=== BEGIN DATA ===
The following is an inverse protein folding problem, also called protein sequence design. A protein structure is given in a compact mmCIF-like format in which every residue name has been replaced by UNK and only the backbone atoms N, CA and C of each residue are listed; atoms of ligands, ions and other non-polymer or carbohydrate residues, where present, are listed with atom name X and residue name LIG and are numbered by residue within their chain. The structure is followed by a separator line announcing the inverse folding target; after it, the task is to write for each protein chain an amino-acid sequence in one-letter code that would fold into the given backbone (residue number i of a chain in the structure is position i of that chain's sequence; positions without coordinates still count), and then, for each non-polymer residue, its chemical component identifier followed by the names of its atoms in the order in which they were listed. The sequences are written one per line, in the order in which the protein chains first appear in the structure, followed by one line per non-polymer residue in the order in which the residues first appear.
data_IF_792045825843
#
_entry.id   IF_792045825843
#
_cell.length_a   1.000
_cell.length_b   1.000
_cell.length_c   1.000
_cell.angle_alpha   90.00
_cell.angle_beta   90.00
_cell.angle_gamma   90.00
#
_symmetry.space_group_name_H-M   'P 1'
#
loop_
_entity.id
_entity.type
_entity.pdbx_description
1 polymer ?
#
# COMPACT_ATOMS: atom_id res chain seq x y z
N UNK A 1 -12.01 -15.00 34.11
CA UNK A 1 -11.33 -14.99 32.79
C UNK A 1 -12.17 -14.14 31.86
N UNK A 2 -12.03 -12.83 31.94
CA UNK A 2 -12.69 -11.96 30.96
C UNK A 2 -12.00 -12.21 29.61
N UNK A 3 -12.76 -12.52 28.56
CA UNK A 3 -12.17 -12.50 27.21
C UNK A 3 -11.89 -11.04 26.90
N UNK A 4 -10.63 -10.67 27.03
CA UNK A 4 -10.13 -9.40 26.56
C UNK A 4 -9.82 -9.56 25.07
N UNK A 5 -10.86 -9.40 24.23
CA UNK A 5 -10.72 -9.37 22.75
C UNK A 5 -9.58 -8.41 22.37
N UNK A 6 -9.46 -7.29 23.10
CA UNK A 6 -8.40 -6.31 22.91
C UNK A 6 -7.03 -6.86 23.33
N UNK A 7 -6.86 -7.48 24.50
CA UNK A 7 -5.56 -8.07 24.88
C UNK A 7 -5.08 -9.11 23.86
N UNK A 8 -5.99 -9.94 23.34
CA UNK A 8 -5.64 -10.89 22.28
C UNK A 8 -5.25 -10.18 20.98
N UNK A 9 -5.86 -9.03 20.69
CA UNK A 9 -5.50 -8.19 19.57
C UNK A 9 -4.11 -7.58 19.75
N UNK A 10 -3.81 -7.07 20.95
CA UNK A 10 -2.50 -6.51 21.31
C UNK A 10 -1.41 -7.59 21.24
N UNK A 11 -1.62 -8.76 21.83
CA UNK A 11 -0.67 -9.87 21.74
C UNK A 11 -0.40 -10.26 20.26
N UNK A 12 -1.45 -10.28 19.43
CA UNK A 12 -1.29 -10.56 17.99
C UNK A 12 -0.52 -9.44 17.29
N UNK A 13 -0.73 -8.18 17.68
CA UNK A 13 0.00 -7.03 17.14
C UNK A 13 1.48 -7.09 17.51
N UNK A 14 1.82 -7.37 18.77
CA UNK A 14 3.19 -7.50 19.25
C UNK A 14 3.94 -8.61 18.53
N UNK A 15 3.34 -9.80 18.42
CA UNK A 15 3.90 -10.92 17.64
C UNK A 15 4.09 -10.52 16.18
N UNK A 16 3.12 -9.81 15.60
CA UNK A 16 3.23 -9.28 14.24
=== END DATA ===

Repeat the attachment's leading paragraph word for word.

The following is an inverse protein folding problem, also called protein sequence design. A protein structure is given in a compact mmCIF-like format in which every residue name has been replaced by UNK and only the backbone atoms N, CA and C of each residue are listed; atoms of ligands, ions and other non-polymer or carbohydrate residues, where present, are listed with atom name X and residue name LIG and are numbered by residue within their chain. The structure is followed by a separator line announcing the inverse folding target; after it, the task is to write for each protein chain an amino-acid sequence in one-letter code that would fold into the given backbone (residue number i of a chain in the structure is position i of that chain's sequence; positions without coordinates still count), and then, for each non-polymer residue, its chemical component identifier followed by the names of its atoms in the order in which they were listed. The sequences are written one per line, in the order in which the protein chains first appear in the structure, followed by one line per non-polymer residue in the order in which the residues first appear.